SAVING THE DROP. In the face of a historic drought, the Mayor’s Office of Sustainability analyzed water consumption data by ZIP code to focus the Save the Drop conservation campaign on areas with excessive usage. The people of Los Angeles responded, and the city achieved a 20% reduction in water consumption in January of 2017. In response to the Mayor’s 5th Executive Directive to create a more water wise city, the city passed the most stringent water efficiency ordinance in any big city in the U.S. — requiring a 20% reduction in indoor water use for new buildings and all redevelopments — which went into effect in June 2016.
A MORE SELF-RELIANT FUTURE. Today, more than 50% of our water comes from somewhere else, and Mayor Garcetti is working to reduce L.A.’s dependency on imported water — by cutting purchased water imports in half by 2025, and producing 50 percent of our city’s water locally by 2035. To help turn this goal into reality, the Mayor announced that L.A. will recycle 100% of its wastewater by 2035 — which will increase the amount of drinkable water that L.A gets from its four water treatment facilities from 2% to 35%.
RENEWABLE POWER. Mayor Garcetti took a powerful step forward in L.A.’s movement toward renewable energy by announcing that the Los Angeles Department of Water and Power will not repower three coastal natural-gas power plants — Scattergood, Haynes, and Harbor. The decision to phase out the units — which together represent 38% of the city’s current natural gas portfolio — by 2029 will accelerate L.A.’s transition to 100% renewable energy and put the city on track to meet its carbon-neutral target of 2050.
GREENER, CLEANER ECONOMY. Mayor Garcetti led L.A. to achieve his goal of 20,000 new green jobs ahead of schedule — and in his second term continues the mission through new investments in public transportation, renewable energy, stormwater management, energy efficiency, affordable housing, and recycling. To support this growing economy, L.A. has attracted $159 million in green investment through the LA Cleantech Incubator.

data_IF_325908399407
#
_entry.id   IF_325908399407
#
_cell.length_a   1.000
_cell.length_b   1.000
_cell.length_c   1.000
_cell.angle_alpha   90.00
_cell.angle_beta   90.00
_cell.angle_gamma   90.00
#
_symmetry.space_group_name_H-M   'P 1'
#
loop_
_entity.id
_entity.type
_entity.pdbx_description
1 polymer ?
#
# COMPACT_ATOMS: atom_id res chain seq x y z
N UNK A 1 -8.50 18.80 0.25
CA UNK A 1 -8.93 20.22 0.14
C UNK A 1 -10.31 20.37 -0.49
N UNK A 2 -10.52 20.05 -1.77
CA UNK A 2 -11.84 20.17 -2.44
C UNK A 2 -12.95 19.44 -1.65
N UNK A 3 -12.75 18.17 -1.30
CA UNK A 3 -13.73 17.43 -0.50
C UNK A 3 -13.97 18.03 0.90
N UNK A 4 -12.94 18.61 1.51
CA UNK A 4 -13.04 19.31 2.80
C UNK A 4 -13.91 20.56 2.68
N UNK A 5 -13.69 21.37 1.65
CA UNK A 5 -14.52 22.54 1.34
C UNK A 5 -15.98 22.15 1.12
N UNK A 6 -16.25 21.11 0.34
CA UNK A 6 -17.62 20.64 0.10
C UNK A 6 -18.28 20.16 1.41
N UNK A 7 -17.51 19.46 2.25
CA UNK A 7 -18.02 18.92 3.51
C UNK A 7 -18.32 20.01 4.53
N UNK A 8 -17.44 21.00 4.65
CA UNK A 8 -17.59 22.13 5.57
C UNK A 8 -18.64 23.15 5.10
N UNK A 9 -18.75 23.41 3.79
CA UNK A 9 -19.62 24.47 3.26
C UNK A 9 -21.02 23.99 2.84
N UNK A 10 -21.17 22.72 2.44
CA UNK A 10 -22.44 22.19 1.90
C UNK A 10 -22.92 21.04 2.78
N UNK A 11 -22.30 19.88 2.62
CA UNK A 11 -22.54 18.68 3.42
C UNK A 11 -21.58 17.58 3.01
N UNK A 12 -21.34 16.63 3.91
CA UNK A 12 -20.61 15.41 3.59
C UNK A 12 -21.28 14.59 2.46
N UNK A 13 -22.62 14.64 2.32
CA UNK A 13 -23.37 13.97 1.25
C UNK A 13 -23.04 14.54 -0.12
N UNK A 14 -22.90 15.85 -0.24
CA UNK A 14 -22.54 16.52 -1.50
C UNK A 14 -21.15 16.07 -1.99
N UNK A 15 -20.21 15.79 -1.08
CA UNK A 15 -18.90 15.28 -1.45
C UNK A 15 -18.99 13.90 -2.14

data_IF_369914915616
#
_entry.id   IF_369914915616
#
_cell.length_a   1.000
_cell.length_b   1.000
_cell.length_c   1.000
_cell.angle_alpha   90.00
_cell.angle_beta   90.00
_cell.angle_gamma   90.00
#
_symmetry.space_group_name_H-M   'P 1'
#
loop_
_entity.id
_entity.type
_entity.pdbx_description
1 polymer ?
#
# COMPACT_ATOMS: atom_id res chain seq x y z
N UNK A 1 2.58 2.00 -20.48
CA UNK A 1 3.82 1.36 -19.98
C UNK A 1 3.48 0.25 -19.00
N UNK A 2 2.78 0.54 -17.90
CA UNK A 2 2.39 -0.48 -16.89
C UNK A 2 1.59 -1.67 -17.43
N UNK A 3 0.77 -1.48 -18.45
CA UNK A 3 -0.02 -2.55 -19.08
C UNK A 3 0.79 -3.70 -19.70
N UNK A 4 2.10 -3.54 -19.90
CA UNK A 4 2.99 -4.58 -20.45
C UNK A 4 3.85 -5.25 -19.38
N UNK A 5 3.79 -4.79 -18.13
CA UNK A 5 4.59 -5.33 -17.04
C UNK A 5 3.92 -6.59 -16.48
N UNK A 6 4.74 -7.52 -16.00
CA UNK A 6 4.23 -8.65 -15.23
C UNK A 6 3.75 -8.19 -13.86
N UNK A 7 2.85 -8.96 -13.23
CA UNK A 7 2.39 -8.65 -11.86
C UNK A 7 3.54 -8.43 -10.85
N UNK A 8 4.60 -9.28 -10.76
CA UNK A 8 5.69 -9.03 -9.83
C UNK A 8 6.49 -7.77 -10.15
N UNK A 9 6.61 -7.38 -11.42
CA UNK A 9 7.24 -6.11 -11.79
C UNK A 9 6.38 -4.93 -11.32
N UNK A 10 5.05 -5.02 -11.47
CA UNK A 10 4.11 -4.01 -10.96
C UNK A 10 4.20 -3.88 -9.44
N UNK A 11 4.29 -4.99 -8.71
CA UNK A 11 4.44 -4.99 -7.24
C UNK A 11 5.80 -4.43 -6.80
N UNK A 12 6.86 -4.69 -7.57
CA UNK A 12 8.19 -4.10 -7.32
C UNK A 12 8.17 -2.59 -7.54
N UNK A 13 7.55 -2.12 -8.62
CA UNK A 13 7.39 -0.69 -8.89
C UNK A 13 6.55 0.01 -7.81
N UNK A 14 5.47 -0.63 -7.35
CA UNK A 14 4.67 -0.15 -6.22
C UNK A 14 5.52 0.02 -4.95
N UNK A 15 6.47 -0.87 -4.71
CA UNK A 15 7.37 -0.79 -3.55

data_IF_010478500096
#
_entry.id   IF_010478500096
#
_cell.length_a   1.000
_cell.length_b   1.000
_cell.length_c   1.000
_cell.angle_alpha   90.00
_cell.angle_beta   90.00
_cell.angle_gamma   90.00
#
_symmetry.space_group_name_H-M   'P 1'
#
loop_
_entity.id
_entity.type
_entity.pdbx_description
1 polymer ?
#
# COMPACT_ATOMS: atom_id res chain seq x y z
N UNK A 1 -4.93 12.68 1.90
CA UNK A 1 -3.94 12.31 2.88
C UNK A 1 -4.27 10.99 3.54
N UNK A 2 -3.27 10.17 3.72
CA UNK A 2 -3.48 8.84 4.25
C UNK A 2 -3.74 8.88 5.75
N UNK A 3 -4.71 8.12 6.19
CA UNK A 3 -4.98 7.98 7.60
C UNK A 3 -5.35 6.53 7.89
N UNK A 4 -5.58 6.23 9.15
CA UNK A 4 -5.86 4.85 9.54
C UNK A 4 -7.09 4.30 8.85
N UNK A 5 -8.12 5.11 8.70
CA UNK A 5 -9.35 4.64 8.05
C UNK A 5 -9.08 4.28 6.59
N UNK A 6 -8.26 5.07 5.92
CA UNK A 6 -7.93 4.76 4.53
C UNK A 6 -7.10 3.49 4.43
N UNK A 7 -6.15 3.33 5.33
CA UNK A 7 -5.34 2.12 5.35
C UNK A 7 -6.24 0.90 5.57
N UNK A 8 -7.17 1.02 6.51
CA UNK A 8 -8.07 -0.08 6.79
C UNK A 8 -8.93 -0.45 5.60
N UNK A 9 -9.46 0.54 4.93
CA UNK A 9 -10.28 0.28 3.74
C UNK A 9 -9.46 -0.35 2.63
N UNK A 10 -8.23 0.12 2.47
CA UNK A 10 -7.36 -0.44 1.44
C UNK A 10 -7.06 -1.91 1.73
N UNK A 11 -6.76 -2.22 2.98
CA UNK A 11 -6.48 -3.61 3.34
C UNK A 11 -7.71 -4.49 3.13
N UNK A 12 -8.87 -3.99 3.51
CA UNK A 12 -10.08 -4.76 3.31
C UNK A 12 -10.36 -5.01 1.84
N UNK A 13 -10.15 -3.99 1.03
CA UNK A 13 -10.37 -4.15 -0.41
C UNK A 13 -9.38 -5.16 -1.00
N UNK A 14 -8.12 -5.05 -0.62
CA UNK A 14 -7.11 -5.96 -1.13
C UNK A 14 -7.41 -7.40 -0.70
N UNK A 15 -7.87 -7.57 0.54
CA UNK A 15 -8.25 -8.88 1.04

HERE COMES THE SUN. Under Mayor Garcetti’s leadership, L.A. was named the #1 solar city in America. L.A. now has 325 MW worth of installed local solar capacity and counting — enough to power 82,500 homes. The Westmont solar project, completed in June 2017, is the most powerful rooftop solar project in the world due to the innovative design of the photovoltaic panels. The project is made up of more than 50,000 bifacial panels which capture reflected roof light, helping deliver up to 45% more power per square foot over the life of the project than traditional panels.
ELECTRIC AVENUE. The Mayor is working to electrify LADOT and Metro’s fleets, increase the procurement of electric trucks and buses, and move to zero emissions goods movement. To advance this work, Mayor Garcetti and Long Beach Mayor Robert Garcia signed a joint declaration setting ambitious goals for the Ports of Los Angeles and Long Beach to make the transition to zero emissions in their Clean Air Action Plan (CAAP).
EASY BEING GREEN. When Mayor Garcetti released his Sustainable City pLAn in 2015, he committed to release annual updates to evaluate where we’re making progress and how we can be even bolder in our efforts. Some of these defining accomplishments include: